A Simple Joy: All in a Day

Left the city

for the countryside,

to visit the folks, be fed a hearty lunch,
(and not have to wash dishes after).
So enjoyed myself that I forgot that I had a camera,
(so you won't be seeing pictures of human beings here...)

The break was just for a day, though,
for we heard duties and other musts
calling from the city.

So we took the road back,
but stopped a quarter of the way 
to recondition and change modes.

Before long it was dark,
and we entered the city gates

where the lights seemed to take fancier forms
to welcome us back.


  1. Marcia, it never occurred to me to think of a tollway entrance as city gates, but it's a perfect description. Are all the official signs in the Philippines in English? But that's not the official language, right?

    1. Good question, Anna :-) Our official languages are Filipino and English. Spanish was also an official language until the '70s or '80's, I think. Signs are a mixture or English and Filipino, and even the local dialect. Our medium of instruction is English for grade 3 and up, although social studies is taught in Filipino for the entire grade school. Spanish used to be required in for 4 semesters in college. Discussions on the more extensive use of Filipino heat up every now and then. Sometimes I think that the evolution of languages is more interesting in a country with a long colonial history...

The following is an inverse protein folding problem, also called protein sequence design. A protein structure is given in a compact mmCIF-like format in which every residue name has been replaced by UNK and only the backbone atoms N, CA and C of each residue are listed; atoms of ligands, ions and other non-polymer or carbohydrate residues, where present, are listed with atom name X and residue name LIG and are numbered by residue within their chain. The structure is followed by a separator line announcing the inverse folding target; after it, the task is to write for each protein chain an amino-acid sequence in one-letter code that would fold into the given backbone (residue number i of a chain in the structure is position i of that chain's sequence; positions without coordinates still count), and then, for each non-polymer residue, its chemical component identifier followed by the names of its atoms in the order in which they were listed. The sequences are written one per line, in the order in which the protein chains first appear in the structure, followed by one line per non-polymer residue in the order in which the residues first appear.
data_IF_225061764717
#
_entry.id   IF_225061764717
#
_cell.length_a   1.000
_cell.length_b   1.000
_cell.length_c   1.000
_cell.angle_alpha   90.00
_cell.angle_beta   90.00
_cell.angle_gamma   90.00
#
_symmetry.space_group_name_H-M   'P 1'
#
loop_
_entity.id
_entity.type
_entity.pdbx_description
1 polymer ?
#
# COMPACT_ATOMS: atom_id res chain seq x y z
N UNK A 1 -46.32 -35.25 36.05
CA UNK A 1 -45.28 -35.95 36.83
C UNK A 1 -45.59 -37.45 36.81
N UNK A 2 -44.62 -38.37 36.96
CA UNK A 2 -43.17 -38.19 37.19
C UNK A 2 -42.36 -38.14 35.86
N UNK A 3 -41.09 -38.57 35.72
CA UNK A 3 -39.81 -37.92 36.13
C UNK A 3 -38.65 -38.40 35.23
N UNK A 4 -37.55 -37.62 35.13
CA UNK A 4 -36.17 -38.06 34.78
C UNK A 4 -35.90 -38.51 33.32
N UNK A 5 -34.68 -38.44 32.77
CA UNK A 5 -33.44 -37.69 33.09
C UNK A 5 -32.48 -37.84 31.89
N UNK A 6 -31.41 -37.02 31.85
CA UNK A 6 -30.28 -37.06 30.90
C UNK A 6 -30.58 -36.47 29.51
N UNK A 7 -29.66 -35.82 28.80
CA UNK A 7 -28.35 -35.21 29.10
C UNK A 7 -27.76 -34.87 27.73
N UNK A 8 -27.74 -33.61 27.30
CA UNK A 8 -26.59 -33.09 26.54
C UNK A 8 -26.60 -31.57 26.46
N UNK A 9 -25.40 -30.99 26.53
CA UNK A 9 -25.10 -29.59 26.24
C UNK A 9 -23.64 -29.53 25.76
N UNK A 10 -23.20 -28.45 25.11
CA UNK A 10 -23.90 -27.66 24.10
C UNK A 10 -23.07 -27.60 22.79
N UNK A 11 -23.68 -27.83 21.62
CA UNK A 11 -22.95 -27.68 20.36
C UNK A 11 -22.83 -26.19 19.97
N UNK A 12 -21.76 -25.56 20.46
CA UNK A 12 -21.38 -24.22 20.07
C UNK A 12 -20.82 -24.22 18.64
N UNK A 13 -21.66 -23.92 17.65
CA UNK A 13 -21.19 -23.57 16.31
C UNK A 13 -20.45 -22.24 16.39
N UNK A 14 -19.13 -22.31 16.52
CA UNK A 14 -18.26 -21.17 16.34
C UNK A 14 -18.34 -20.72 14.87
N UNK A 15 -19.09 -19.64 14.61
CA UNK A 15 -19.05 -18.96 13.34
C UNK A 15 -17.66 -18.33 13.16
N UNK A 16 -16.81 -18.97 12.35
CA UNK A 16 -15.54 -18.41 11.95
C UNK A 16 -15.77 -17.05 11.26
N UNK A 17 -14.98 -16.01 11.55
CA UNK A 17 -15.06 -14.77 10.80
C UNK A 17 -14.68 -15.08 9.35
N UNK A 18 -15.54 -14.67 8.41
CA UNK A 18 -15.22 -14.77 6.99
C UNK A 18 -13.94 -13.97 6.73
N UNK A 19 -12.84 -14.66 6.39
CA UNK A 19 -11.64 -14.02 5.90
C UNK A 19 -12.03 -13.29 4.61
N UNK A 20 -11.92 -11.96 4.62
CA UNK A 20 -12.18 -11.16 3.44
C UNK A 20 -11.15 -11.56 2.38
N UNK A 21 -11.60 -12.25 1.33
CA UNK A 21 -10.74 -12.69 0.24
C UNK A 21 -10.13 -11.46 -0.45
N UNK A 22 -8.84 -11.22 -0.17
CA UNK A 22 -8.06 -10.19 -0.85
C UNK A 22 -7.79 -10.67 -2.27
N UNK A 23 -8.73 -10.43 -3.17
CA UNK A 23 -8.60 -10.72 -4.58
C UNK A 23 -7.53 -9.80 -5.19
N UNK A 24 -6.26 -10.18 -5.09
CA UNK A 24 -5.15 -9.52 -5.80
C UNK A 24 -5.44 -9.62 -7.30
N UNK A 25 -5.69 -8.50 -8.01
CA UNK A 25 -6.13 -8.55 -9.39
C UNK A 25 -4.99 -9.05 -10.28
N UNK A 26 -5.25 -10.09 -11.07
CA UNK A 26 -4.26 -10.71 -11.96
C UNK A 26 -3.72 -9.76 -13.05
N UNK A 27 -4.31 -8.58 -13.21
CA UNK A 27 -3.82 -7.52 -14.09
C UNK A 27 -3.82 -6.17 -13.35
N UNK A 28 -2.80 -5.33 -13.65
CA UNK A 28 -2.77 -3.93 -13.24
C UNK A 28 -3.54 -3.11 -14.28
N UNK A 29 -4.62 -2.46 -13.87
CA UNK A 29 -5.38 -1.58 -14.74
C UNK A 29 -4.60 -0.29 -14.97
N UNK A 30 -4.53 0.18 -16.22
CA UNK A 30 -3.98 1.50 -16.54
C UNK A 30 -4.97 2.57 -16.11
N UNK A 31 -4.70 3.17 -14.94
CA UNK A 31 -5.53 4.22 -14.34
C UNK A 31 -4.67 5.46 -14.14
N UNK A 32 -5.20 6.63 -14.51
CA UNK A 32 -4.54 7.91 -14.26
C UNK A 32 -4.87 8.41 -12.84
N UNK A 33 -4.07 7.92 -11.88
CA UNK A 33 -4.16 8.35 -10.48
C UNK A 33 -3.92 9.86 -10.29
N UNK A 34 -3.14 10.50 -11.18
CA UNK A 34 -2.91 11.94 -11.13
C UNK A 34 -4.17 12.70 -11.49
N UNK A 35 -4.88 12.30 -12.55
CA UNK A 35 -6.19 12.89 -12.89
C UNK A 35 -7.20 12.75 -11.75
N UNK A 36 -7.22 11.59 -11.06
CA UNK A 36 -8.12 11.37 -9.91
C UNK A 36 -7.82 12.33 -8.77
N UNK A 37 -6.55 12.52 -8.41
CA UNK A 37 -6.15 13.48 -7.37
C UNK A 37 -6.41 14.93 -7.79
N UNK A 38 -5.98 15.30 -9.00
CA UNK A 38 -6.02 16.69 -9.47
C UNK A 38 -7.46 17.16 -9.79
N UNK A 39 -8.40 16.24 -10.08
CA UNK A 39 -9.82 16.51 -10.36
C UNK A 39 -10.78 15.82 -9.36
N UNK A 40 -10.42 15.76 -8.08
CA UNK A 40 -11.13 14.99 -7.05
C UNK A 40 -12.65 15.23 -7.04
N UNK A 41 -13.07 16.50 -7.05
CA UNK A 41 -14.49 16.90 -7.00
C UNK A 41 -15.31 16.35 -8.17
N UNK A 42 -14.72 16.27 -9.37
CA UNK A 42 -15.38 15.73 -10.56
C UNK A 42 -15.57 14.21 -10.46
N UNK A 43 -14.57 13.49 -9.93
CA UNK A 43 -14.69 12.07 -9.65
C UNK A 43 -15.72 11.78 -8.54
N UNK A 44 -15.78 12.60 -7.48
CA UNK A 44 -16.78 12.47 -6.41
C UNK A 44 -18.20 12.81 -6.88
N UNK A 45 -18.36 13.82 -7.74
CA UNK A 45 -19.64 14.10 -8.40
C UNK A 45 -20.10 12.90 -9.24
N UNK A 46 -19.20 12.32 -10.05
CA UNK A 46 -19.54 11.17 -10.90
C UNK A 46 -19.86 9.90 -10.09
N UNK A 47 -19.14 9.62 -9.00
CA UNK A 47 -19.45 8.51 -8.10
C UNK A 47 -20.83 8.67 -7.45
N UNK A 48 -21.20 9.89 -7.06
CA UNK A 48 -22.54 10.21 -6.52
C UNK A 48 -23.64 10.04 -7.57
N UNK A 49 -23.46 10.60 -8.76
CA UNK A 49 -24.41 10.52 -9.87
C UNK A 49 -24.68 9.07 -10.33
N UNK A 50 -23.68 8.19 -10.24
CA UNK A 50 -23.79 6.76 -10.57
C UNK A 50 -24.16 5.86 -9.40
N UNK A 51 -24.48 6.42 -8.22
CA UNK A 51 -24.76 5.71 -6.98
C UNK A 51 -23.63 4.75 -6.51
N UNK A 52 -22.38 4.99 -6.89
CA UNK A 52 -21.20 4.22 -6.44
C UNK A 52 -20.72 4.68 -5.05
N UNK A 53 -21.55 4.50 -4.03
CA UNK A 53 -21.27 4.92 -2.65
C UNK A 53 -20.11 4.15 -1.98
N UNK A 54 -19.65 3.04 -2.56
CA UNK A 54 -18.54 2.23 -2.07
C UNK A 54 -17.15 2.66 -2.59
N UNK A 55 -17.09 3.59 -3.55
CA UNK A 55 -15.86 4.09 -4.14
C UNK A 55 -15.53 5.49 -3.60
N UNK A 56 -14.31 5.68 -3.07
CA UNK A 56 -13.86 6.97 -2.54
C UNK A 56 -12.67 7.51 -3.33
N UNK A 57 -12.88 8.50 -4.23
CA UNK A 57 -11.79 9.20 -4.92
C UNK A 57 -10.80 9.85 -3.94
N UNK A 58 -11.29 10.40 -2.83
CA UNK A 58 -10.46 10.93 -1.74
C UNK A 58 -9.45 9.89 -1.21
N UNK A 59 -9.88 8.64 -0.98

I get so thrilled when you visit! Please tell me how it was like!